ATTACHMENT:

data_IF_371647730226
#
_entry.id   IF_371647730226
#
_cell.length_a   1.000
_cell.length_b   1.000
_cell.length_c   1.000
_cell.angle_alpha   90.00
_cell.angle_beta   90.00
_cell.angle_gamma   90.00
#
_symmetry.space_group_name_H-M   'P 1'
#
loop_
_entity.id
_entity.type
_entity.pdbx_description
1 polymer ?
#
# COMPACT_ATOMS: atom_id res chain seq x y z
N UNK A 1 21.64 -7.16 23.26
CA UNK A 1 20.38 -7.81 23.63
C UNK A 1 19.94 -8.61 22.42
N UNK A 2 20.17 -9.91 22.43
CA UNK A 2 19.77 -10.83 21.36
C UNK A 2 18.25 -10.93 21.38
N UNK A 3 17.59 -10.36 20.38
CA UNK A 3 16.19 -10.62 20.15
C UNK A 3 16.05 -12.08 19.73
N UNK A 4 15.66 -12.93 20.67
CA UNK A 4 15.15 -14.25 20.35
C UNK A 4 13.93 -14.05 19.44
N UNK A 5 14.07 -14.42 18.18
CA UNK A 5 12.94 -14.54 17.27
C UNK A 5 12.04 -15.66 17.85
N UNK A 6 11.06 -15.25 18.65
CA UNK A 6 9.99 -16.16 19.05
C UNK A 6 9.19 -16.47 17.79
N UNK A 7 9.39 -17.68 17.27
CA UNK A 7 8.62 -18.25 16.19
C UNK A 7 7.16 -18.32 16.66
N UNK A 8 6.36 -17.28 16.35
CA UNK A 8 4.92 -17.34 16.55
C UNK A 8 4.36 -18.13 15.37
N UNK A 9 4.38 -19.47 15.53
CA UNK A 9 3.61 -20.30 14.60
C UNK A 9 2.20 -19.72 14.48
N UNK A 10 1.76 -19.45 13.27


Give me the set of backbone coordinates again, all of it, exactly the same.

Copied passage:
data_IF_371647730226
#
_entry.id   IF_371647730226
#
_cell.length_a   1.000
_cell.length_b   1.000
_cell.length_c   1.000
_cell.angle_alpha   90.00
_cell.angle_beta   90.00
_cell.angle_gamma   90.00
#
_symmetry.space_group_name_H-M   'P 1'
#
loop_
_entity.id
_entity.type
_entity.pdbx_description
1 polymer ?
#
# COMPACT_ATOMS: atom_id res chain seq x y z
N UNK A 1 21.64 -7.16 23.26
CA UNK A 1 20.38 -7.81 23.63
C UNK A 1 19.94 -8.61 22.42
N UNK A 2 20.17 -9.91 22.43
CA UNK A 2 19.77 -10.83 21.36
C UNK A 2 18.25 -10.93 21.38
N UNK A 3 17.59 -10.36 20.38
CA UNK A 3 16.19 -10.62 20.15
C UNK A 3 16.05 -12.08 19.73
N UNK A 4 15.66 -12.93 20.67
CA UNK A 4 15.15 -14.25 20.35
C UNK A 4 13.93 -14.05 19.44
N UNK A 5 14.07 -14.42 18.18
CA UNK A 5 12.94 -14.54 17.27
C UNK A 5 12.04 -15.66 17.85
N UNK A 6 11.06 -15.25 18.65
CA UNK A 6 9.99 -16.16 19.05
C UNK A 6 9.19 -16.47 17.79
N UNK A 7 9.39 -17.68 17.27
CA UNK A 7 8.62 -18.25 16.19
C UNK A 7 7.16 -18.32 16.66
N UNK A 8 6.36 -17.28 16.35
CA UNK A 8 4.92 -17.34 16.55
C UNK A 8 4.36 -18.13 15.37
N UNK A 9 4.38 -19.47 15.53
CA UNK A 9 3.61 -20.30 14.60
C UNK A 9 2.20 -19.72 14.48
N UNK A 10 1.76 -19.45 13.27